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Irish schoolgirls take home grand prize at Google Science Fair

World-beaters.

Image: Peter Hickey

THREE TEENAGERS FROM Kinsale, Co Cork won a major international award last night, taking home the grand prize at the Google Science Fair in California.

Ciara Judge, Sophie Healy-Thow, and Émer Hickey, Fifth Year students at Kinsale Community School in Co Cork, also came out on top in the 15-16 year-old category.

Last night’s victory marks the third major success for the three, after they won the BT Young Scientist Award in 2013, and the EU Contest for young scientists.

The Google Science Fair is an online competition which saw thousands of international competitors taking part, and five finalist projects, in an event at the company’s San Francisco HQ.

Here’s a little about the girls themselves, and their revolutionary project on bacteria and cereal crops.

Source: Google Science Fair/YouTube

Minister for Skills, Research and Innovation, Damien English, has congratulated the students on what he called a “stellar achievement at this global competition.”

Ireland is now firmly established as a centre of excellence for scientific research and it is encouraging to see Irish students play a role in furthering this reputation on an international stage.
The students, their parents and teachers should all be very proud of their achievement.

As a reward for their (latest) amazing accomplishment, the girls can look forward to an incredible, 10-day expedition to the Galapagos Islands from National Geographic, a trip to the Virgin Galactic Spaceport in Mexico.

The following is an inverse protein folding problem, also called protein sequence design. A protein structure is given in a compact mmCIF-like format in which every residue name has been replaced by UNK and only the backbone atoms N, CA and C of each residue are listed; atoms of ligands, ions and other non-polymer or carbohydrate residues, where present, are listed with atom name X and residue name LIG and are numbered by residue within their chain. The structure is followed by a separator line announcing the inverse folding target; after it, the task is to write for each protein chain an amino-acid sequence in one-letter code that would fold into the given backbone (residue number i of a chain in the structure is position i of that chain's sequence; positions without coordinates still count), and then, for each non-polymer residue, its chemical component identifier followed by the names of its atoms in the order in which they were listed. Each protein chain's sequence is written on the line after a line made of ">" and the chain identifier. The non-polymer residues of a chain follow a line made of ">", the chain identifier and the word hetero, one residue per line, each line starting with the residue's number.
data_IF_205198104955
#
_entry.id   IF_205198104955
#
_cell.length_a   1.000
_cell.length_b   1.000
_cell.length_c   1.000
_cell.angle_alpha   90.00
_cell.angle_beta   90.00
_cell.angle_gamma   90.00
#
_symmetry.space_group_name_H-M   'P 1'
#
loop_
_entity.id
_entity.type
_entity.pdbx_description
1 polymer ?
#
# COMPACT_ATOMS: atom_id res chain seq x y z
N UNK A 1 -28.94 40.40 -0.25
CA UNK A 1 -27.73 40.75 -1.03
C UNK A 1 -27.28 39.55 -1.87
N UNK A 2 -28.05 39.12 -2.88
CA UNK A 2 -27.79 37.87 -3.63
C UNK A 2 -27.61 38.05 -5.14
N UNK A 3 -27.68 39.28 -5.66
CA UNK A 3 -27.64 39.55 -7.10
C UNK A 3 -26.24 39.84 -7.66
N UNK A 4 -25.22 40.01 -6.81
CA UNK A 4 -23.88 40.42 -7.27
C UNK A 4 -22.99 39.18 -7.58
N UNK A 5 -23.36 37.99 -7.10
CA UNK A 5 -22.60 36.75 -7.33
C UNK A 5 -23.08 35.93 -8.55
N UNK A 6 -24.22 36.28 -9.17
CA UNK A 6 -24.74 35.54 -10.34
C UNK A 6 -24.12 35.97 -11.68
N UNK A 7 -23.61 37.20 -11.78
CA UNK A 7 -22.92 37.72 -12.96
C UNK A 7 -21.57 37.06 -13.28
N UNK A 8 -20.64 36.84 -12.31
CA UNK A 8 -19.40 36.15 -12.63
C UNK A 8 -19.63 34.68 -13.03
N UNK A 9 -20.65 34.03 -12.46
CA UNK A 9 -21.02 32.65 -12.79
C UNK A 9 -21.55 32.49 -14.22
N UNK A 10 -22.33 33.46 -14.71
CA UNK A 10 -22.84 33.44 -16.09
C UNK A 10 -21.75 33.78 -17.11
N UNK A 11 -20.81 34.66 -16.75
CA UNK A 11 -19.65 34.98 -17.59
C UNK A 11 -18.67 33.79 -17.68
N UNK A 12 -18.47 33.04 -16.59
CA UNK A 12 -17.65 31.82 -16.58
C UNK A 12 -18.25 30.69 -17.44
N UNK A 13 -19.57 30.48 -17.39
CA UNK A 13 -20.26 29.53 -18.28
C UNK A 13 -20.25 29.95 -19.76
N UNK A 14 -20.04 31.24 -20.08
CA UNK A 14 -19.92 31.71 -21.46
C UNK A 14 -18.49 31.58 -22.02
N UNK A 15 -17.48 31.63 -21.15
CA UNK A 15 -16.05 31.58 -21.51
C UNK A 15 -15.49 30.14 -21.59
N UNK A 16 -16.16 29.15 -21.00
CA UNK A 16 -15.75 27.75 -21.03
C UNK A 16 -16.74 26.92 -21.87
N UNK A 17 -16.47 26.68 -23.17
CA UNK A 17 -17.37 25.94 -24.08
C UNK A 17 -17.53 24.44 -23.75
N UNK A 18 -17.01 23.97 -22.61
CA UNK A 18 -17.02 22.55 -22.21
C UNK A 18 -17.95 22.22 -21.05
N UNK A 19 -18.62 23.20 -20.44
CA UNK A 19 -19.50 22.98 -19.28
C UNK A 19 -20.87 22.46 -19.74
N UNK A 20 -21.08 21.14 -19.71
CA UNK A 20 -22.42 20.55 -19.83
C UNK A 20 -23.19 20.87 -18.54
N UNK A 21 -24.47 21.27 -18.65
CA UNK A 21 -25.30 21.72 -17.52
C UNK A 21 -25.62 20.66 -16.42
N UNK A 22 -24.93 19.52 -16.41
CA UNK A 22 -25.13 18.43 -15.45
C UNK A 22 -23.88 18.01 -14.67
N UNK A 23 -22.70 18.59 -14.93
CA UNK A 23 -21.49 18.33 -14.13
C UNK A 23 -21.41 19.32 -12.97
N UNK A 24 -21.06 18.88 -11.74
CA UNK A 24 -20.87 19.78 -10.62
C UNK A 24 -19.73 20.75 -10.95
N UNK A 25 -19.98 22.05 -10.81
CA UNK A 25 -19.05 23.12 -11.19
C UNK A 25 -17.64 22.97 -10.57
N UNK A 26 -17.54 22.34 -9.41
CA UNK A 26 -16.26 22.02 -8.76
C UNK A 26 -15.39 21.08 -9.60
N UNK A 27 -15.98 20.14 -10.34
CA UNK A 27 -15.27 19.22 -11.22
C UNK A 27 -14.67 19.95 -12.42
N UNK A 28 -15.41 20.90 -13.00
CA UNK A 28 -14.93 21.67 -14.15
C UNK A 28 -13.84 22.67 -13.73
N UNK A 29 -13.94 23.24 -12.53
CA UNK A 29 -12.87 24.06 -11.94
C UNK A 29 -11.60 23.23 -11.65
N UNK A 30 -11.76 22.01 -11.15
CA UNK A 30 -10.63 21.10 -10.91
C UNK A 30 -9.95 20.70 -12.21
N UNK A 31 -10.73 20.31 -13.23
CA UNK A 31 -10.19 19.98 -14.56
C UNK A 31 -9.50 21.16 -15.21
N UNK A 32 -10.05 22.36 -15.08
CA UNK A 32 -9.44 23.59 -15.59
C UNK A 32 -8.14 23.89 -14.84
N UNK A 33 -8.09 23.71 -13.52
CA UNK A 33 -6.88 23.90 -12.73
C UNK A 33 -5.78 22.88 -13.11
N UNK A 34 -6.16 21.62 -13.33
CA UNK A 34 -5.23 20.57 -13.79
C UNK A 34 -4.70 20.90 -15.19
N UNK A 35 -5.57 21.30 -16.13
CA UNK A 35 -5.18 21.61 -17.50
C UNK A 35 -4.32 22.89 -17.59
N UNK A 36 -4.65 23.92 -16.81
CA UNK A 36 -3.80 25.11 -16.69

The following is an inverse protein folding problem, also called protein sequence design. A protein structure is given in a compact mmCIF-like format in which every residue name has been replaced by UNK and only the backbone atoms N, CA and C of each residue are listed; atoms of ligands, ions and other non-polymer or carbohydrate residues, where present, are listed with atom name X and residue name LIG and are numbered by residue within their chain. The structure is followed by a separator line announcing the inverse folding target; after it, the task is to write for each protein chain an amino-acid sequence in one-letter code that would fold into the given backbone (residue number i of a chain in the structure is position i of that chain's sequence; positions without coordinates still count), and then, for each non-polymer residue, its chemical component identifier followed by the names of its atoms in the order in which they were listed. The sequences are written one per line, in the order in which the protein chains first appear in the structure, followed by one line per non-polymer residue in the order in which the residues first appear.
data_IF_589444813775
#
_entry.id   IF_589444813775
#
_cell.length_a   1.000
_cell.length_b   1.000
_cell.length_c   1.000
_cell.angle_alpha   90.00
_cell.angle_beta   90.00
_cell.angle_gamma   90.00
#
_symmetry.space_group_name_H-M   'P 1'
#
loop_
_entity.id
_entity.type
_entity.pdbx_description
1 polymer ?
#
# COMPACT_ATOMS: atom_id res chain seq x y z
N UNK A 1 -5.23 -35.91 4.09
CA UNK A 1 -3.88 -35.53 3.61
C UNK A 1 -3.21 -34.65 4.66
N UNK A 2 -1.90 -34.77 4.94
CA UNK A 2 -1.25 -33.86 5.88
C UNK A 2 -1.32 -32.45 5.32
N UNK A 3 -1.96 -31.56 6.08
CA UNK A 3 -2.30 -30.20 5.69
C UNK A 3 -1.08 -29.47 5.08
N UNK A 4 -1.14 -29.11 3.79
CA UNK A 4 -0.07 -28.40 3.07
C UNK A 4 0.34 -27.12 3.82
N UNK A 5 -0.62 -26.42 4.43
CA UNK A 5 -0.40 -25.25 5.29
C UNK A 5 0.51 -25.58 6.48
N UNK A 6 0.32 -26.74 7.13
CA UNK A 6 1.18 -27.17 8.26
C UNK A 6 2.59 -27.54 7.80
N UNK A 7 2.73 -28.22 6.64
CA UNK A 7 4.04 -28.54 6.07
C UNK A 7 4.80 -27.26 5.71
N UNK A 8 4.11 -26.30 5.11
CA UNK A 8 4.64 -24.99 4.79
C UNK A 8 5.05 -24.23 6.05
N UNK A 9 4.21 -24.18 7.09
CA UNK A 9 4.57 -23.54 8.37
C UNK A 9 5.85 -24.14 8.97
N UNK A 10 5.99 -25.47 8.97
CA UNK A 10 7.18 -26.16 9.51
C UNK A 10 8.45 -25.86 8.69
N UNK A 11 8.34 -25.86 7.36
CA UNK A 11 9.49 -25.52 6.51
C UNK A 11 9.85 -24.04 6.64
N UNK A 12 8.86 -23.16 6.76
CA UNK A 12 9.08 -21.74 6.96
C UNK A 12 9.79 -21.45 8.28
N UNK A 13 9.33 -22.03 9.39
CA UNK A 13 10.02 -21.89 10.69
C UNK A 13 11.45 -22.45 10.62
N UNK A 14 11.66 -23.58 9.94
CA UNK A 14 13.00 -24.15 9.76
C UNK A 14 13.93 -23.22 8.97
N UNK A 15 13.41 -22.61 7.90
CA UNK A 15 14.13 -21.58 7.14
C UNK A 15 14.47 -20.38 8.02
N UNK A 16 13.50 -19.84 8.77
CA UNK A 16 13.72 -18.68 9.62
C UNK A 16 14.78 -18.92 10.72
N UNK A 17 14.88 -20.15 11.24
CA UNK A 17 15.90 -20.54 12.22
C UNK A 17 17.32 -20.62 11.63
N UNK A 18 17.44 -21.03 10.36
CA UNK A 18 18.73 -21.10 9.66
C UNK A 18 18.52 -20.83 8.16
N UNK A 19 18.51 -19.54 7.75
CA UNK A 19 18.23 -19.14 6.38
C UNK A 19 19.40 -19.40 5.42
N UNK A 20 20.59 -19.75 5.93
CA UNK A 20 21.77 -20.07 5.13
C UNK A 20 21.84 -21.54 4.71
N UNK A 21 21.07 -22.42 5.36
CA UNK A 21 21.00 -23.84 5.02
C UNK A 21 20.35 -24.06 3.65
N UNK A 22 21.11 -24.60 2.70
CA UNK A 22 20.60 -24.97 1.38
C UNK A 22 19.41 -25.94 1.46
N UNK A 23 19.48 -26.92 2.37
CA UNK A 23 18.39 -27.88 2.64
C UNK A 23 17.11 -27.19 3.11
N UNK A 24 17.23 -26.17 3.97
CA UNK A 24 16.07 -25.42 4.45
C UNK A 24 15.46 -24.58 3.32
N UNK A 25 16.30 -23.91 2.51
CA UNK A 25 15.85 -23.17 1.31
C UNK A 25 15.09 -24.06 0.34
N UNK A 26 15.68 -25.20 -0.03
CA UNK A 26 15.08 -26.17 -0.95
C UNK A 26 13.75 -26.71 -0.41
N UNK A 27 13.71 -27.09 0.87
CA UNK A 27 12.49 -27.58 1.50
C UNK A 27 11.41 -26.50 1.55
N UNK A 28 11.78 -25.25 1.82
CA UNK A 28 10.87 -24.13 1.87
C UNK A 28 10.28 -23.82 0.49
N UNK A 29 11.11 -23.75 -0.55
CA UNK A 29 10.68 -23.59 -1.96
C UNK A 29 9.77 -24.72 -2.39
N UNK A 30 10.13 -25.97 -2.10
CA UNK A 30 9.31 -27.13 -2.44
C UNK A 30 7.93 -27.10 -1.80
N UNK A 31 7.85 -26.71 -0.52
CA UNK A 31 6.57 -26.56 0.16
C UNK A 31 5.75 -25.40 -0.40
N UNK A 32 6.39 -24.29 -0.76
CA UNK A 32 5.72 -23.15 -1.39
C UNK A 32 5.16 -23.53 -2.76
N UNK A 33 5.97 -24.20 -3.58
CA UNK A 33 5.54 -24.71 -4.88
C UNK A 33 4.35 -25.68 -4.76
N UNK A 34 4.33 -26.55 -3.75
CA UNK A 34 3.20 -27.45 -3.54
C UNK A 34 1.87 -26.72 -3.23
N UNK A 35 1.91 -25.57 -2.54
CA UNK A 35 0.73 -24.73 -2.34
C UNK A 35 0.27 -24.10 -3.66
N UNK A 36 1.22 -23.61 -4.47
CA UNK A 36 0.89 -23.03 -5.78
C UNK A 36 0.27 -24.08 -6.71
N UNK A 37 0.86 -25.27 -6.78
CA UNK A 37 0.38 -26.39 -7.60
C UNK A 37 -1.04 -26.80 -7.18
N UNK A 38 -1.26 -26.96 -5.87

They will also get to split a $50,000 (€39,000) Google scholarship between them, and $10,000 (€7,800) will go towards classroom computing or science lab equipment at their school in Kinsale

Kathleen O’Brien, Deputy Principal of the school told TheJournal.ie that their latest achievement was causing a huge buzz throughout the halls this morning.

The whole school community is just over the moon – overjoyed.
It’s so inspirational to see them representing their school, their country, and also women in science, like this.
They are extremely bright and enthusiastic, but most importantly – they are so hard-working. That’s the example they’re setting for other students.

Read: Irish students’ bacteria discovery could help feed the world>

Sending electrical current to brain could help treat Alzheimer’s>

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Dan MacGuill

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